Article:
This will also be shown on your credit report – and’ honestly, it’s not great. The bankruptcy will stay on the credit report for between 7-10 years depending on the type and situation. Your credit score will go down, but most of your outstanding debts will go away.
But the bankruptcy process can stop the foreclosure process – it won’t make it go away. But you will get more time, and even can get help working through everything. You can stay in your home, for a little while longer.
These next solutions might work but aren’t guaranteed to stop the process like Bankruptcy.
Using a Loan Modification to Stop a Foreclosure
A loan modification is when you and the mortgage company or bank work together to change the terms of your loan to make it easier for you to repay.
The bank doesn’t need to do this, but they might because:
- They keep getting paid back for their loan
- It is less expensive legally to work something out without involving lawyers and the courts
- There is no delay – where foreclosure can go on for months, a Loan modification can go into effect right away.
Ideally, the moment you realize that you are going to have a problem paying your monthly payment it is worth contacting your mortgage lender to try to work something out. The longer you wait, the less likely they are to help. And remember, they are under no obligation to help at all.
Be careful about dual tracking. The bank might be trying to work with you on a loan modification, but at the same time, they could be still proceeding with the foreclosure process.
If they are dual tracking, it could be illegal in your state and you could sue the bank to stop the process. Again, consult an attorney.
Selling the Home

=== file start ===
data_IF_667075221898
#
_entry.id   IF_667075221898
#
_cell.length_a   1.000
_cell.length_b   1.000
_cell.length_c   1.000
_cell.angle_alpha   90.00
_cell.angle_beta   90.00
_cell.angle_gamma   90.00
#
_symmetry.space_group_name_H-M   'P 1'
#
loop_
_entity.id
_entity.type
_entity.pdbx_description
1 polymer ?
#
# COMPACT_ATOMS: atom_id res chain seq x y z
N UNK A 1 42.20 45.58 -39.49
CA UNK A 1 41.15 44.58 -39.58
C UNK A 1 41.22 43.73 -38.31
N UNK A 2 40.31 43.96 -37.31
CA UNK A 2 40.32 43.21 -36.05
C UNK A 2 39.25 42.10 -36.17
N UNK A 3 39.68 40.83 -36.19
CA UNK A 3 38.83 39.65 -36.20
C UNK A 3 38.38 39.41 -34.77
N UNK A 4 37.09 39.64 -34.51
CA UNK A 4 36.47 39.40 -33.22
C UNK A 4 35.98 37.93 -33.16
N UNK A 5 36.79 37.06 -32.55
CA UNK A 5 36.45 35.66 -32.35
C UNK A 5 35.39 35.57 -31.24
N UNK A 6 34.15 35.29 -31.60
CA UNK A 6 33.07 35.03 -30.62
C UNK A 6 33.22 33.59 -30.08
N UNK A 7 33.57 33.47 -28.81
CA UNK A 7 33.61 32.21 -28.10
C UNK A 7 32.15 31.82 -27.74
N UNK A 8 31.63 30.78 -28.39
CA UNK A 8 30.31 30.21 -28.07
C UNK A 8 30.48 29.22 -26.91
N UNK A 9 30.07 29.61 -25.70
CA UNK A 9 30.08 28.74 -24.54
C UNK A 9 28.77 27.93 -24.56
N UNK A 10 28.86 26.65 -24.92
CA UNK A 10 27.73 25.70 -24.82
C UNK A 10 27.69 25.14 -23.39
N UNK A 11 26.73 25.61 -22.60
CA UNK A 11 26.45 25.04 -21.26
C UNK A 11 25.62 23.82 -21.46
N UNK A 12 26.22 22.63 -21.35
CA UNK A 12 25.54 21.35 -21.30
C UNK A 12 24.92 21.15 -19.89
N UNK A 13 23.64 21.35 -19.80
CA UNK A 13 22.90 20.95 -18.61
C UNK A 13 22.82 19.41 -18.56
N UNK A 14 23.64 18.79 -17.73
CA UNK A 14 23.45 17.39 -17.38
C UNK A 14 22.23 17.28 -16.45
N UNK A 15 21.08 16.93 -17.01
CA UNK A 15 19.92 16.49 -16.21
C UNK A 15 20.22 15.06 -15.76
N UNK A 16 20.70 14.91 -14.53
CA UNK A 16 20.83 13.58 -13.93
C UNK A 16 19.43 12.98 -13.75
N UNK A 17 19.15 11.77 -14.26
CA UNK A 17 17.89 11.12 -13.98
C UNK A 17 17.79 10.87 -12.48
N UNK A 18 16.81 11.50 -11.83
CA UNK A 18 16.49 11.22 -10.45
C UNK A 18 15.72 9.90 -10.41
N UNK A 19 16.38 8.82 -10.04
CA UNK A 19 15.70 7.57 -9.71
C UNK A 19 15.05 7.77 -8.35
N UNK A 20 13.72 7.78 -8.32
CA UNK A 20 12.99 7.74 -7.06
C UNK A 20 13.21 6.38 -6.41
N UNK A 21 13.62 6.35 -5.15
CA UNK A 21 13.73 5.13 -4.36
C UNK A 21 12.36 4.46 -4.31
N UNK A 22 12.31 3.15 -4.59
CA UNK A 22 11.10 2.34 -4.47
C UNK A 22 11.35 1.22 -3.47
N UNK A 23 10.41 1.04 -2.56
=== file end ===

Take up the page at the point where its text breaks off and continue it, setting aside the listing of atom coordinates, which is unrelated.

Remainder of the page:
You can sell the house to repay the outstanding mortgage debt.
Remember that before you get any proceeds from the sale, there are already liens on the home – A title search, but a title company will reveal what they are. But if you have a mortgage, then the bank or mortgage company has a 1st lien already in place, so they get paid before you do.
Also, this process only works if you have positive equity in the home, meaning it is worth more now than when you purchased it.
If you owe more than the house is worth, you are underwater and need a short sale.
A short sale is when you sell the home for less than you paid for it. This needs to be done in conjunction with the lender. They must agree to take less than they put out for the loan.
Banks may do this for the same 3 reasons outlined above in the Loan Modification section. You will also need a real estate agent who specializes in short sales, as they are a little different than a regular one. They can tell you the value of your home so you can make the decision you need.
Deed in Lieu of Foreclosure
This method of stopping a foreclosure at the last minute is a very drastic step. You hand over the title to the house to the bank, and they discharge your debt. It can be a good option if you have somewhere else to live, because you won’t be able to stay in the home past the transfer date.
Piles of Cash and Reinstating the Loan
Depending on how much money you have, you might be able to simply pay back the debt. It could be possible to liquidate other assets to get enough money. You can’t just claim financial hardship and skip out on payments.
This is where you work with the bank to temporarily stop or reduce your monthly mortgage payment to give you enough time to build back up your finances. Honestly, this isn’t a last-ditch effort, but something you need to do earlier in the process if possible.
Please understand that none of this is legal advice. If you are wondering how to stop foreclosure at the last minute, hopefully, these strategies will work for you. Look over all the choices and choose the best option for you. The best way to stop a foreclosure at the last minute might not be the one you think. The first step is really to contact an attorney or someone independent who can analyze your financial situation, and give a good recommendation.
These last-minute strategies might be able to get you extra time to work something out. Please use this article for general information purposes. Most financial counselors will offer a free consultation with just a simple phone call and possibly help you find a better option.